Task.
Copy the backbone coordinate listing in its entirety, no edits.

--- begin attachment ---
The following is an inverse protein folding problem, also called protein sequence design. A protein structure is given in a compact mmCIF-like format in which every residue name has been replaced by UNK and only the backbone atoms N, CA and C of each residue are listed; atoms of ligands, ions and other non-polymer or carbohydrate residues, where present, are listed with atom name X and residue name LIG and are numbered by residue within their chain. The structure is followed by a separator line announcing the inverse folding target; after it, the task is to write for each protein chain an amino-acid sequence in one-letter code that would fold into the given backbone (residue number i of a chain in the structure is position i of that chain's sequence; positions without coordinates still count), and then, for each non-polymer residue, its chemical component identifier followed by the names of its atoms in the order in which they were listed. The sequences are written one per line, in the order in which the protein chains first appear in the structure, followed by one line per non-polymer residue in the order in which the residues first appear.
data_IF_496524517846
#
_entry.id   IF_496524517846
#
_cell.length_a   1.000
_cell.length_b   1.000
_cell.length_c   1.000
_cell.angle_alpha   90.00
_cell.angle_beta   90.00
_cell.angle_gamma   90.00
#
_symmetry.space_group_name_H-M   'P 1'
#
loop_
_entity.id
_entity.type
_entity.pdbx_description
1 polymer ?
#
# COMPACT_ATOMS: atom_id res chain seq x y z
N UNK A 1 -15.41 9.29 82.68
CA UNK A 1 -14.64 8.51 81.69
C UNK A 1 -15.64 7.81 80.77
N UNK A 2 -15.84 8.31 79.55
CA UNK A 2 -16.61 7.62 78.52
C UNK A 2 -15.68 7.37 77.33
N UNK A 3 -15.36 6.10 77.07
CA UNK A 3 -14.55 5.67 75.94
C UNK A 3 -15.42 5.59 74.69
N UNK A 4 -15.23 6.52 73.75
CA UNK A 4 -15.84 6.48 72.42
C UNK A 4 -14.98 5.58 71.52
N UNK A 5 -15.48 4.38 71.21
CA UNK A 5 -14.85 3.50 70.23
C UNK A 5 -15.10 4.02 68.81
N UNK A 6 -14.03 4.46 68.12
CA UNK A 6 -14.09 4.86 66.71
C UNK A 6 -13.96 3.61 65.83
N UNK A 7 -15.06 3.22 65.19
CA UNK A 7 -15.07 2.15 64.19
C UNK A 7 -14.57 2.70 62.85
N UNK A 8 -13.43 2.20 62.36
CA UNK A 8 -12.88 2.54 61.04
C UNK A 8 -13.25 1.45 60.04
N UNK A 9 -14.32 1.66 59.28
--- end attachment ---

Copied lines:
The following is an inverse protein folding problem, also called protein sequence design. A protein structure is given in a compact mmCIF-like format in which every residue name has been replaced by UNK and only the backbone atoms N, CA and C of each residue are listed; atoms of ligands, ions and other non-polymer or carbohydrate residues, where present, are listed with atom name X and residue name LIG and are numbered by residue within their chain. The structure is followed by a separator line announcing the inverse folding target; after it, the task is to write for each protein chain an amino-acid sequence in one-letter code that would fold into the given backbone (residue number i of a chain in the structure is position i of that chain's sequence; positions without coordinates still count), and then, for each non-polymer residue, its chemical component identifier followed by the names of its atoms in the order in which they were listed. The sequences are written one per line, in the order in which the protein chains first appear in the structure, followed by one line per non-polymer residue in the order in which the residues first appear.
data_IF_496524517846
#
_entry.id   IF_496524517846
#
_cell.length_a   1.000
_cell.length_b   1.000
_cell.length_c   1.000
_cell.angle_alpha   90.00
_cell.angle_beta   90.00
_cell.angle_gamma   90.00
#
_symmetry.space_group_name_H-M   'P 1'
#
loop_
_entity.id
_entity.type
_entity.pdbx_description
1 polymer ?
#
# COMPACT_ATOMS: atom_id res chain seq x y z
N UNK A 1 -15.41 9.29 82.68
CA UNK A 1 -14.64 8.51 81.69
C UNK A 1 -15.64 7.81 80.77
N UNK A 2 -15.84 8.31 79.55
CA UNK A 2 -16.61 7.62 78.52
C UNK A 2 -15.68 7.37 77.33
N UNK A 3 -15.36 6.10 77.07
CA UNK A 3 -14.55 5.67 75.94
C UNK A 3 -15.42 5.59 74.69
N UNK A 4 -15.23 6.52 73.75
CA UNK A 4 -15.84 6.48 72.42
C UNK A 4 -14.98 5.58 71.52
N UNK A 5 -15.48 4.38 71.21
CA UNK A 5 -14.85 3.50 70.23
C UNK A 5 -15.10 4.02 68.81
N UNK A 6 -14.03 4.46 68.12
CA UNK A 6 -14.09 4.86 66.71
C UNK A 6 -13.96 3.61 65.83
N UNK A 7 -15.06 3.22 65.19
CA UNK A 7 -15.07 2.15 64.19
C UNK A 7 -14.57 2.70 62.85
N UNK A 8 -13.43 2.20 62.36
CA UNK A 8 -12.88 2.54 61.04
C UNK A 8 -13.25 1.45 60.04
N UNK A 9 -14.32 1.66 59.28